Follow the Rules

To maximize the benefits of the debt conversion strategy it’s important to follow a few rules. 

  1. All borrowed funds (from the HELOC) must be used to earn income. If you co-mingle expenses — for instance, use $1,000 to buy stock and $250 to pay for new blinds for the family room — you run the risk of the Canada Revenue Agency rejecting your entire tax-deductible claim. The idea is to keep a clear paper trail; the tax professionals need to see that all funds were used for investment purposes only. 
  2. Discuss prepayment privileges with your lender, first. Quite often, a motivated homeowner who sees the benefit of this strategy will realize the advantage of paying down the mortgage debt in order to make room on the HELOC. However, homeowners can get into serious trouble if they don’t first find out when and how they can make pre-payments towards their mortgage debt without incurring penalties. Talk to your lender about the minimum and maximum prepayment amounts you can make against the loan, before incurring fees. Then figure out a strategy that works best for your budget. 
  3. No registered accounts. The Canadian tax professionals do not allow you to deduct interest expenses on loans used to buy investments held in registered accounts. If you use the HELOC to purchase investments inside an RRSP, TFSA or other registered accounts, the interest is not tax-deductible and you run the risk of the CRA disqualifying the entire tax-deductible cost of the interest paid on the HELOC. 

Risks to Consider

Is the debt conversion strategy right for you? To decide, consider the following risks:

The strategy doesn’t reduce your overall liabilities. It’s important to appreciate that the debt conversion strategy will not reduce your debt level. Since you are only paying off the interest on your investment loan, your debt servicing level never decreases and it requires you, as an investor, to be extremely diligent about your cash flow to manage and service the debt.

You will have to be even more diligent if you use an investment loan with a variable interest rate since the payments will fluctuate over time. Once the equity in your mortgage is completely paid off, consider directing your annual tax savings to pay off your investment loan to increase your net worth and eliminate all borrowings.

Rising interest rate risk. Another factor to consider, particularly with rising interest rates, is whether or not the interest paid on the HELOC still allows for tax savings. As rates rise, particularly on variable rate loans like a HELOC, you will end up paying more to service this debt.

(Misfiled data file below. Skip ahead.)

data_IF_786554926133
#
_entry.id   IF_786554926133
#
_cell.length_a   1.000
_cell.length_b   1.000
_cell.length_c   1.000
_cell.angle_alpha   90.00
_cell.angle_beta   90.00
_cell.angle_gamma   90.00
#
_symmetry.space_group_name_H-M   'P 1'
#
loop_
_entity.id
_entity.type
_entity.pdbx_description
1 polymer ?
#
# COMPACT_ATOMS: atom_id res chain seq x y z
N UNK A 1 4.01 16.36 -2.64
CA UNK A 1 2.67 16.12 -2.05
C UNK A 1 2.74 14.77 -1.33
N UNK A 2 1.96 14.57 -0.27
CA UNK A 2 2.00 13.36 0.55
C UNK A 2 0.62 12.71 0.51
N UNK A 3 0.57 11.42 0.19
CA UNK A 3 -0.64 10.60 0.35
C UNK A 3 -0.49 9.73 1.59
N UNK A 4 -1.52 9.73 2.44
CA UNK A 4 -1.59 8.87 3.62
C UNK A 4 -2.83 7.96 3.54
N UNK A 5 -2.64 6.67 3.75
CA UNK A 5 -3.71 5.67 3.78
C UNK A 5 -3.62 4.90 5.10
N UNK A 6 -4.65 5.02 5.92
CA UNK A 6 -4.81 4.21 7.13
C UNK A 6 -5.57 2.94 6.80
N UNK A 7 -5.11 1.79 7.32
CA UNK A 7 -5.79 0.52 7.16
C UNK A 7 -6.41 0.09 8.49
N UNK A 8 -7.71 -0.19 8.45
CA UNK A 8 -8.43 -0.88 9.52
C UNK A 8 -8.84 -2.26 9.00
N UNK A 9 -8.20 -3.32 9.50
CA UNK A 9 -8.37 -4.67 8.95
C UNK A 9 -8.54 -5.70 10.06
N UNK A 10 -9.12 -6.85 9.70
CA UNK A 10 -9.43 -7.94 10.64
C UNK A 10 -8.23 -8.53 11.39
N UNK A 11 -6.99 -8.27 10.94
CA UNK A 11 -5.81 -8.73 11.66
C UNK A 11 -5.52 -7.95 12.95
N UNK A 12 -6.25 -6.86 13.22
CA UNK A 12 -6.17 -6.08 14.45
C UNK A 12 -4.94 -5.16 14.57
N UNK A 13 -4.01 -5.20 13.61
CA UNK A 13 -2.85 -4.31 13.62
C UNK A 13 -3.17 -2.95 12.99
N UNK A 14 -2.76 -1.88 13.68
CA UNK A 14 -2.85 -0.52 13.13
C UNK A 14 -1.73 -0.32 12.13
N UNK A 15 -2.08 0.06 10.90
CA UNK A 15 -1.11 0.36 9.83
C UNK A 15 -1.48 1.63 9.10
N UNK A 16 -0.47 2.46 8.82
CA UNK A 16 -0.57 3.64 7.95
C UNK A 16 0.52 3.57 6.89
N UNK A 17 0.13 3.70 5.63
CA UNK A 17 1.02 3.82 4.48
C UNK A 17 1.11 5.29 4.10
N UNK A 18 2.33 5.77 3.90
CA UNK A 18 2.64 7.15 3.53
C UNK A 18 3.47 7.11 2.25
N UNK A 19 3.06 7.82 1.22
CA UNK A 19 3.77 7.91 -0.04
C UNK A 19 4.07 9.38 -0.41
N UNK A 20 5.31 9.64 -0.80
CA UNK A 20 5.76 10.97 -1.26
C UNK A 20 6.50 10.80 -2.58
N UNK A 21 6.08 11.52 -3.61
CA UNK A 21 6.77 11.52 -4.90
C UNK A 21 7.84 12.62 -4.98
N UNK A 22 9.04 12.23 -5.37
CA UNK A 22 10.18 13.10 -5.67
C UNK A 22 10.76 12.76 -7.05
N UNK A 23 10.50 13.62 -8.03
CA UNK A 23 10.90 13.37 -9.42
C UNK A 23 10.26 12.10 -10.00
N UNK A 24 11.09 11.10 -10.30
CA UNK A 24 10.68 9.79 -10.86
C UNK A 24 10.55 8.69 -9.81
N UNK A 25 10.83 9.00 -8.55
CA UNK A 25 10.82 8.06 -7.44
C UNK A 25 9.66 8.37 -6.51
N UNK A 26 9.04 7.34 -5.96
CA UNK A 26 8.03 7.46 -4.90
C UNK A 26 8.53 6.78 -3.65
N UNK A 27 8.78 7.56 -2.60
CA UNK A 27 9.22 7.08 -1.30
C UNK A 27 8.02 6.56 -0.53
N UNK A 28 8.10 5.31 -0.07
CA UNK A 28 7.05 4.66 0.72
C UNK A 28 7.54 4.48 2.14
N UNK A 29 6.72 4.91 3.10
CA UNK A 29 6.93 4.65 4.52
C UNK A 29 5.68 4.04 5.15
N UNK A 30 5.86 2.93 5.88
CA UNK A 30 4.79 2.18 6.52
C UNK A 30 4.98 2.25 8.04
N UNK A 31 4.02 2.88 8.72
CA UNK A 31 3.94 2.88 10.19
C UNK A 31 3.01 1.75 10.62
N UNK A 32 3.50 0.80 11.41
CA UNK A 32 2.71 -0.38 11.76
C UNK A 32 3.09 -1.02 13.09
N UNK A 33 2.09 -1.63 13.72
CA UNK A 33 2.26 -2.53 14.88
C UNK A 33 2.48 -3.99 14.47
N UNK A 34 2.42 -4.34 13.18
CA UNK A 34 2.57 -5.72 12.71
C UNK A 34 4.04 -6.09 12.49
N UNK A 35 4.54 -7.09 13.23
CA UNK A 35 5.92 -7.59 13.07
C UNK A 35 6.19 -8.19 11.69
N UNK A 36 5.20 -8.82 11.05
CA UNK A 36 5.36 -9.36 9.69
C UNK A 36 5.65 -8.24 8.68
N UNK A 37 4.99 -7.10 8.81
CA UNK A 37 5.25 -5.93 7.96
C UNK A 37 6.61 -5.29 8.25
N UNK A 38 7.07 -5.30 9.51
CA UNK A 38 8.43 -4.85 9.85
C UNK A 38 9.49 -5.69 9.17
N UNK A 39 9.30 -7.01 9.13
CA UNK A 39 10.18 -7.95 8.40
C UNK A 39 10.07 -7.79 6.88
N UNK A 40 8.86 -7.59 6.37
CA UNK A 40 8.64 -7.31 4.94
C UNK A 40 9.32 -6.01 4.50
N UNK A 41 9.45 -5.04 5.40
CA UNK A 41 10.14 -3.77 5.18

Can you commit to the long-term? Are you willing to put in the time and effort to make this strategy work? In general, it takes seven to 10 years for a debt conversion (or any buy-and-hold investment) strategy to work. That’s because a longer time horizon increases the probability your investments will grow in value and that your overall asset appreciation will exceed your loan plus interest costs. A longer time horizon also helps to smooth out investment and market volatility – a significant factor in today’s current market conditions. 

Are you comfortable with market downturns? If your budget doesn’t have surplus cash flow that allows you to service the interest debt then it may not be wise to take on the risk of a leveraged debt conversion strategy. With a longer time horizon, investors need to plan for market downturns and that means planning to make mortgage payments and pay interest debt from earnings and cash flow, not from invested earnings.

This goes towards your overall investment risk tolerance. This tolerance measures how comfortable you are with taking on risk in the hopes of earning greater returns on your investments. Most investments have some degree of risk associated with them – borrowing to invest adds an additional level of risk and while it will magnify any returns when your investments appreciate in value, the downside is losses are also magnified. 

Are you more interested in capital gains? If you want to deduct your interest expense, the borrowed money must be used for the purpose of earning income (either from a business, rental property or through an investment portfolio).

There are legal cases where interest tax write offs were denied because there was no history of dividend payouts on the company’s shares. That means all holdings in the non-registered account (where borrowed HELOC funds are used to make investment purchases) should be in companies that pay dividends, interest or return on capital (ROC). (For ROC, all must be reinvested too, so that all of the interest continues to be tax-deductible.)